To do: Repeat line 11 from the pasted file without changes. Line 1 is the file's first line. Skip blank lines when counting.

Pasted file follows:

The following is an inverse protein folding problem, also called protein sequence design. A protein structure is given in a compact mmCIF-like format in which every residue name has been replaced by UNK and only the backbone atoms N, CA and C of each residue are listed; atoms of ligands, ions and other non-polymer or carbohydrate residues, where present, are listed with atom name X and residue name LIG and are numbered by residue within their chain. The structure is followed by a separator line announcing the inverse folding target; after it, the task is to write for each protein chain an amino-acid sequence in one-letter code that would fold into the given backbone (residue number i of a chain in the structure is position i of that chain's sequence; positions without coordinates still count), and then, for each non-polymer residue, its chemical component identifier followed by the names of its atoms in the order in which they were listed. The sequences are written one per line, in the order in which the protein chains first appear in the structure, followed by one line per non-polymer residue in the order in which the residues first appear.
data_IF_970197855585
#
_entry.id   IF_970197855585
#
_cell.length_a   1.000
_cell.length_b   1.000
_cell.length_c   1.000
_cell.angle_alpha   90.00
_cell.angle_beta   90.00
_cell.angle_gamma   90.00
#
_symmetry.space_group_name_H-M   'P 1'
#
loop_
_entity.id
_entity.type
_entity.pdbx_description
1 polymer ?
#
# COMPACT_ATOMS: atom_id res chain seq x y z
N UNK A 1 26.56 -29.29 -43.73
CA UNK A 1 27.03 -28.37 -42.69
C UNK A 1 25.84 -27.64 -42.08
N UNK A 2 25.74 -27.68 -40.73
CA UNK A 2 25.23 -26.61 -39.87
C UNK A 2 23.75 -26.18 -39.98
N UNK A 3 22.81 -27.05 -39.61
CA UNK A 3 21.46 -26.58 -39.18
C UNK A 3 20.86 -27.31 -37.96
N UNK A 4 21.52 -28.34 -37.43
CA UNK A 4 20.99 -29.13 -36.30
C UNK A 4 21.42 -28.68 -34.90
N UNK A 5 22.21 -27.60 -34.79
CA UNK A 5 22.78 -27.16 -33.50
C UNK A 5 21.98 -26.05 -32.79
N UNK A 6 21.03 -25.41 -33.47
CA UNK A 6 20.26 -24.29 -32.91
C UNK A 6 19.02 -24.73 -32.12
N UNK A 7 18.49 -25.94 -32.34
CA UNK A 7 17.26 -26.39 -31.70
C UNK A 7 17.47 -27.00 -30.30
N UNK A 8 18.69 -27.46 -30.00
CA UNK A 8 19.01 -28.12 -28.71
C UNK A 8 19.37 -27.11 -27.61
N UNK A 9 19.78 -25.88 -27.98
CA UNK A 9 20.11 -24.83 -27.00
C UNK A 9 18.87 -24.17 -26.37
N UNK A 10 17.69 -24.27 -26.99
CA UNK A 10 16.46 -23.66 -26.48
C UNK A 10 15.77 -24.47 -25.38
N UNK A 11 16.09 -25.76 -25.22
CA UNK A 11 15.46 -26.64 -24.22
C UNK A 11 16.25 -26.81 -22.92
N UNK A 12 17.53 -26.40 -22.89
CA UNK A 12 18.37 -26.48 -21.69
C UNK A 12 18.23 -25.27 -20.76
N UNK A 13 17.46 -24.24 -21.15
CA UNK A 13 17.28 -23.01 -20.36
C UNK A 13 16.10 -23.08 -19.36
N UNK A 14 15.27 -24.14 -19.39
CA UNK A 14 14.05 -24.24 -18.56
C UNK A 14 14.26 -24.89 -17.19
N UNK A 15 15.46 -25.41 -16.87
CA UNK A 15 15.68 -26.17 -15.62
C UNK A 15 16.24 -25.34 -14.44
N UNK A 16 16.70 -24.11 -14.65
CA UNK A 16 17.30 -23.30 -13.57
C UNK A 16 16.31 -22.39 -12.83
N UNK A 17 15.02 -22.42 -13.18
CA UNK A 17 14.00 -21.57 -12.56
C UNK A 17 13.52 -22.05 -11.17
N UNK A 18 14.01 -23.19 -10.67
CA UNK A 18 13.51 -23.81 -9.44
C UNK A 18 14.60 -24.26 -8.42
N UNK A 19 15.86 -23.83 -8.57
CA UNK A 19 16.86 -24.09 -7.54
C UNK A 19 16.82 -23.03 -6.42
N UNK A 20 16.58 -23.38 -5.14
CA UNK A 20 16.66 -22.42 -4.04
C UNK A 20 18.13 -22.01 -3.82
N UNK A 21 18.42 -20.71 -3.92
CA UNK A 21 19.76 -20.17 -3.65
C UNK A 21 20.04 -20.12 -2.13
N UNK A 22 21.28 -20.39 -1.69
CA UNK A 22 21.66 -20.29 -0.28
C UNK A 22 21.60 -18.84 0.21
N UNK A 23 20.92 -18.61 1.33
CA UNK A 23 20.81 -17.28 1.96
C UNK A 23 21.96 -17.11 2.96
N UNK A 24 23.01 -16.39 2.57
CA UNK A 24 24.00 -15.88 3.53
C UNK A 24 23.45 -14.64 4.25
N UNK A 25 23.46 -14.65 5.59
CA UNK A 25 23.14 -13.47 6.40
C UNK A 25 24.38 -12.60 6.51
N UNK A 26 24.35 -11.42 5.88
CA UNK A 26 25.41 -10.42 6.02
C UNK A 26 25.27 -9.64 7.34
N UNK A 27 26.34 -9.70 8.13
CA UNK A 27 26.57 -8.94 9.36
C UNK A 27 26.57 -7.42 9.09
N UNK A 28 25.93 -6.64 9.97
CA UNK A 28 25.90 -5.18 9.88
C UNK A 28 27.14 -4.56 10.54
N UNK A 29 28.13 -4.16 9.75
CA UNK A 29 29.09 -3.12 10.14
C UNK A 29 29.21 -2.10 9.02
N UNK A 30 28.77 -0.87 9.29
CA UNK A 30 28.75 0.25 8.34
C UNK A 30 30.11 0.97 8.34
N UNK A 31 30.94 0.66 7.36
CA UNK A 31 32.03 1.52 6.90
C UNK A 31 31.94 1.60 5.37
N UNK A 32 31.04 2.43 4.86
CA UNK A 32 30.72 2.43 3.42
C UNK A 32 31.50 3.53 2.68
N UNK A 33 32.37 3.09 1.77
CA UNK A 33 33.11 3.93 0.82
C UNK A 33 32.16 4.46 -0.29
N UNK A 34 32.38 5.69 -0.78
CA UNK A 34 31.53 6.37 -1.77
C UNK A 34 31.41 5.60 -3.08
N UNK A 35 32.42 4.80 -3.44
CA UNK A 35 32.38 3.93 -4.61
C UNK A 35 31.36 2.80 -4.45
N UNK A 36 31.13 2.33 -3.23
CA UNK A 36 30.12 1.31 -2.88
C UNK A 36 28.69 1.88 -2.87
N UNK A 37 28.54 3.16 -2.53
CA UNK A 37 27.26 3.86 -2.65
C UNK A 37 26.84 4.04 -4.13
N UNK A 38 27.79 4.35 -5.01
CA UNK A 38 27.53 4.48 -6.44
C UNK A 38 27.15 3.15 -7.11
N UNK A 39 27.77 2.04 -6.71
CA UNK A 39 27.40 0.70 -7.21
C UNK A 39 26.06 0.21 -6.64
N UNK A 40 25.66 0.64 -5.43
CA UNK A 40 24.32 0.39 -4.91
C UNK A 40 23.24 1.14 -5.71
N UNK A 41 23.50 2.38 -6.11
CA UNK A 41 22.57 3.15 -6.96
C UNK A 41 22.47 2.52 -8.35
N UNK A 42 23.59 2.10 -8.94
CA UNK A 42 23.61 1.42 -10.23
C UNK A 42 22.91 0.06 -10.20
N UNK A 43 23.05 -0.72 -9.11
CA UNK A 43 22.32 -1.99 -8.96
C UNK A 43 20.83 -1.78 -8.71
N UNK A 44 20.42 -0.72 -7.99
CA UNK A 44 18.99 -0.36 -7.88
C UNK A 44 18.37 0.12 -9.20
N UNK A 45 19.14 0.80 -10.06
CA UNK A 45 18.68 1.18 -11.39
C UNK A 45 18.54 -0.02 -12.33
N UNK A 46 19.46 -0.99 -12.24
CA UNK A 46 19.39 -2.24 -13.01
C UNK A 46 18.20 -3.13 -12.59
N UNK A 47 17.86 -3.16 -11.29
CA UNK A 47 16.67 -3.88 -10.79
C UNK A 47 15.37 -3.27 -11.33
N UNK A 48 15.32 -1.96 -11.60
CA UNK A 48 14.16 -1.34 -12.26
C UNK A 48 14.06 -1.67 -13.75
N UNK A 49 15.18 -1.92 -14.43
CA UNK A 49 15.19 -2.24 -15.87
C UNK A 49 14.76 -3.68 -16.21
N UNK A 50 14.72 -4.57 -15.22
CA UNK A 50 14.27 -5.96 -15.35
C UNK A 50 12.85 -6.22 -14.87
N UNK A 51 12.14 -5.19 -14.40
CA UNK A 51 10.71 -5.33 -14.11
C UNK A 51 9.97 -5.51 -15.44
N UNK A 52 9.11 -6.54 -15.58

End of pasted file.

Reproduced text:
_cell.angle_gamma   90.00